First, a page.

US will be explicitly violating Iran deal if it does not extend sanctions relief: Iran’s Salehi
A senior Iranian official says the United States will be “explicitly” violating a nuclear deal with Iran and five other countries if it refuses to extend the suspension of American nuclear-related sanctions against the Islamic Republic on the due date.
Ali Akbar Salehi, the head of the Atomic Energy Organization of Iran, made the remark on Monday.
Iran had a range of sanctions by the US, the United Nations (UN), and the European Union (EU) terminated after it reached the deal — known as the Joint Comprehensive Plan of Action (JCPOA) — with the P5+1 group of countries, namely the US, the UK, France, China, Russia, and Germany, in Vienna in 2015.
A part of the termination of the sanctions comes in the form of the US issuing and extending waivers of certain statutory sanctions provisions. To do that, the US routinely does its own verification of Iranian commitment to the JCPOA and also relies on verification by the UN’s atomic body. A next round of such sanctions relief extension is due in May. And both the US and the UN have verified Iranian compliance.
Yet, recent rhetoric from Washington has raised concern that the US may not extend the sanctions relief — one of its commitments under the JCPOA — despite verified Iranian commitment.
Secretary of State Rex Tillerson has said the US is reviewing whether offering such sanctions relief “is vital to the national security interests of the United States.” President Donald Trump, who has long ostensibly opposed the deal negotiated under his predecessor but who has not walked away from it, has also recently stepped up his rhetoric against the agreement.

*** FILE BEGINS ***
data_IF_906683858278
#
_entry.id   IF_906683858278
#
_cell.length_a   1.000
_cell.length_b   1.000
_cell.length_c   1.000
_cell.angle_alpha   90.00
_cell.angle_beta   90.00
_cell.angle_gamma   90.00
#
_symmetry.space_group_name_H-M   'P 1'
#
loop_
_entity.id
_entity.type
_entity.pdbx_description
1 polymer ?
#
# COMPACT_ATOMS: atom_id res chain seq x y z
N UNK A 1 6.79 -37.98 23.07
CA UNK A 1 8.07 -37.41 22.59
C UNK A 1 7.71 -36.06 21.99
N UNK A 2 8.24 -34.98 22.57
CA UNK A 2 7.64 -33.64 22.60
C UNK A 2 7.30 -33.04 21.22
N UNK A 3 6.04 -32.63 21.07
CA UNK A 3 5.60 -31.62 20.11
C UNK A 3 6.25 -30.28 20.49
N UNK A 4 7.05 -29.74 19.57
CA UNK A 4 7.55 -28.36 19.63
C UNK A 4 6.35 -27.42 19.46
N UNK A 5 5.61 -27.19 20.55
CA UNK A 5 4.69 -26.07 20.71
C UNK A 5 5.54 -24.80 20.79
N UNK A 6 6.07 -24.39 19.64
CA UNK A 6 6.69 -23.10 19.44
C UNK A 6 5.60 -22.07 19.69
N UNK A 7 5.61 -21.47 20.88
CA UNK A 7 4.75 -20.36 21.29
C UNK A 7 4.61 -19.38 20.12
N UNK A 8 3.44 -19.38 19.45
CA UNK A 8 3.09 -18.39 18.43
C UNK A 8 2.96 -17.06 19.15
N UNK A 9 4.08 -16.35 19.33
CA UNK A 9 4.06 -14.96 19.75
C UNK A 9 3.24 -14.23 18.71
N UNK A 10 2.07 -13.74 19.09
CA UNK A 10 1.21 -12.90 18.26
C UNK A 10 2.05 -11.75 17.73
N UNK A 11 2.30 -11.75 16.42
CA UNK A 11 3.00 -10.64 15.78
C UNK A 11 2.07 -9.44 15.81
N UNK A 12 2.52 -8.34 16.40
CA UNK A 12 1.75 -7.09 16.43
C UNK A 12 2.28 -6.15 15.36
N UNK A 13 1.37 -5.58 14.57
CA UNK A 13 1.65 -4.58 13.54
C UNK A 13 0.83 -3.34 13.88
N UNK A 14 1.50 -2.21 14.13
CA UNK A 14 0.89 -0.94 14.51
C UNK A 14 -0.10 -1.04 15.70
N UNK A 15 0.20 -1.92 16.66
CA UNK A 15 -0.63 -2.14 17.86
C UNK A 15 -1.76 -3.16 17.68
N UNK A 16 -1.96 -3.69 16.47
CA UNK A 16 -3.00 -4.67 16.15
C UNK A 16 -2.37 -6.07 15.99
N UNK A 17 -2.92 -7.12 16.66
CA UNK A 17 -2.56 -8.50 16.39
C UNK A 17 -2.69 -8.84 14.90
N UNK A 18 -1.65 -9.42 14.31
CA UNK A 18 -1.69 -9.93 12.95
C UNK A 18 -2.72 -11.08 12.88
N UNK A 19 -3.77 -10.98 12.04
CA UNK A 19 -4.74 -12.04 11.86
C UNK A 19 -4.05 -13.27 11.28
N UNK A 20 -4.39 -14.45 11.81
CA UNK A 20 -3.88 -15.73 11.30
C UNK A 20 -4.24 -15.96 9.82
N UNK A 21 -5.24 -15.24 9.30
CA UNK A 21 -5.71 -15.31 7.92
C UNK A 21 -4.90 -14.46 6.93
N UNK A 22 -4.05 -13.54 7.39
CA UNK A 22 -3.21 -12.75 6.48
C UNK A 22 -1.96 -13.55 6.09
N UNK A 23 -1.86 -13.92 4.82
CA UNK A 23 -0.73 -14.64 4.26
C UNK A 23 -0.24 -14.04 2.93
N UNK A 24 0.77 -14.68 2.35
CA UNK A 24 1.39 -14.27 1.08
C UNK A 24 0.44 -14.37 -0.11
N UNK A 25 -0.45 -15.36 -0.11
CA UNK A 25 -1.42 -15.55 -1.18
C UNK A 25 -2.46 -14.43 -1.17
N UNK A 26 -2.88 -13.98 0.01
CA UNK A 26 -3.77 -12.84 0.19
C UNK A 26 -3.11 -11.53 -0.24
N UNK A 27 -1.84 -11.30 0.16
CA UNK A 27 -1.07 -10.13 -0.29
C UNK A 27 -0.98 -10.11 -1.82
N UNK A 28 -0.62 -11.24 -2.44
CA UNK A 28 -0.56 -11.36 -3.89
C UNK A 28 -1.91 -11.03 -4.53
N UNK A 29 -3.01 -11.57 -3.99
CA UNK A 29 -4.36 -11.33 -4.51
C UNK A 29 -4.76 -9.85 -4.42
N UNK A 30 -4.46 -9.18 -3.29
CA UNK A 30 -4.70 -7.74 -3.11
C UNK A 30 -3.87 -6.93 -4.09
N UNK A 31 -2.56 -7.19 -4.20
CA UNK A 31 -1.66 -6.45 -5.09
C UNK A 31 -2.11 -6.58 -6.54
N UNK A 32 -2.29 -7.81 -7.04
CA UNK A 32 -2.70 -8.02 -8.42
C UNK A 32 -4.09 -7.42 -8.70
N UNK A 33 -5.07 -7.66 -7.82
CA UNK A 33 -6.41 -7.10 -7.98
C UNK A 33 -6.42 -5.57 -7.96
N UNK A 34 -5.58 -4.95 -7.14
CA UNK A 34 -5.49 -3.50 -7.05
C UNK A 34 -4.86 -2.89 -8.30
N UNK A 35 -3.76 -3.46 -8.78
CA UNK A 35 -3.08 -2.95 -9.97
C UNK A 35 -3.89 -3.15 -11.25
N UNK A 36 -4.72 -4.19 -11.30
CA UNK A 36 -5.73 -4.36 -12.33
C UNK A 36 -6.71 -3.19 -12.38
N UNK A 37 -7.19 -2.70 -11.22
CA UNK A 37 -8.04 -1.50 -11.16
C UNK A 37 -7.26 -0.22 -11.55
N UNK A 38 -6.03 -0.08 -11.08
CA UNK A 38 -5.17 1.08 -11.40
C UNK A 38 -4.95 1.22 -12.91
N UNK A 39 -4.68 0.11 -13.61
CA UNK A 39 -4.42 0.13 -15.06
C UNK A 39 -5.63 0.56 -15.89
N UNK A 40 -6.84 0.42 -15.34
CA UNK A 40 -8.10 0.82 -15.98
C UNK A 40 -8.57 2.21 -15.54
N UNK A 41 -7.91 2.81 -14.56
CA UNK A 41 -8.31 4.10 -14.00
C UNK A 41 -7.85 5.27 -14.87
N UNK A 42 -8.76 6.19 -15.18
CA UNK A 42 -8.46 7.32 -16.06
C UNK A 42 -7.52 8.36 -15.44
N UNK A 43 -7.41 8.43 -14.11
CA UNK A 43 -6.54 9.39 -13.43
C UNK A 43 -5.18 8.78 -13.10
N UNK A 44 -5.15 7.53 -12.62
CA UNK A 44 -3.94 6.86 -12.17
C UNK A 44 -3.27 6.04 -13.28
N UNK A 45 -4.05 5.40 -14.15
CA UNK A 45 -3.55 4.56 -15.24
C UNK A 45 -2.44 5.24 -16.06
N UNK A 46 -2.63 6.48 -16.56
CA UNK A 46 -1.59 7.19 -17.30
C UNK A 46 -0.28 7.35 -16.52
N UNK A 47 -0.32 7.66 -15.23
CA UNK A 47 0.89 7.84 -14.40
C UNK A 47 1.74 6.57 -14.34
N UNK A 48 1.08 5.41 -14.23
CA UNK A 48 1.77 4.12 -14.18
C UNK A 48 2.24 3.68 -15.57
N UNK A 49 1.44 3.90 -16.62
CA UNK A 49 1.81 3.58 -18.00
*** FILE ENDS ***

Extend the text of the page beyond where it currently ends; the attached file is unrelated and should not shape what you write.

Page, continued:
Pointing to that rhetoric, Salehi said the US should suspend the specific sanctions that it has undertaken to suspend under the international deal, which has been endorsed in a UN Security Council resolution, as well.
“Mr. Trump is currently making loud statements; and it is not clear what decision he wants to take. [But] he has to suspend the sanctions statute once again on May 19,” Salehi said. “If he doesn’t, an explicit non-performance of the JCPOA will have occurred; everyone agrees about that.”
He said many of the other parties to the deal have declared that they would not be supporting unilateral US action concerning the multilateral deal.
The remarks by the Iranian nuclear chief come as delegations from the parties to the JCPOA are in Vienna for a regular meeting on the deal. On Tuesday, the parties will be holding the seventh meeting of the Iran-P5+1 Joint Commission, which reviews progress on the deal and potential concerns by individual parties.
Continued nuclear progress
Elsewhere in his remarks, Salehi said the EU had allocated five million dollars for the enhancement of nuclear safety in Iran.
He said the country had reached an agreement with Russia on bilateral cooperation in building two nuclear reactors in Iran and added that talks were also to be held with China on the construction of two 100-megawatt power stations in Iran.
Two nuclear plants, he said, would be starting their operations on the ground, adding that a maximum of 10,000 staff members would be recruited in the facilities.
Salehi also said that the potential exports of electricity produced at the 1000-megawatt Bushehr Nuclear Power Plant, which is located in Iran’s south, would award the country some $700 million annually.
If the nuclear industry maintains its current pace of progress, the country’s nuclear organization would attain budgetary self-reliance over the next five or six years, he said.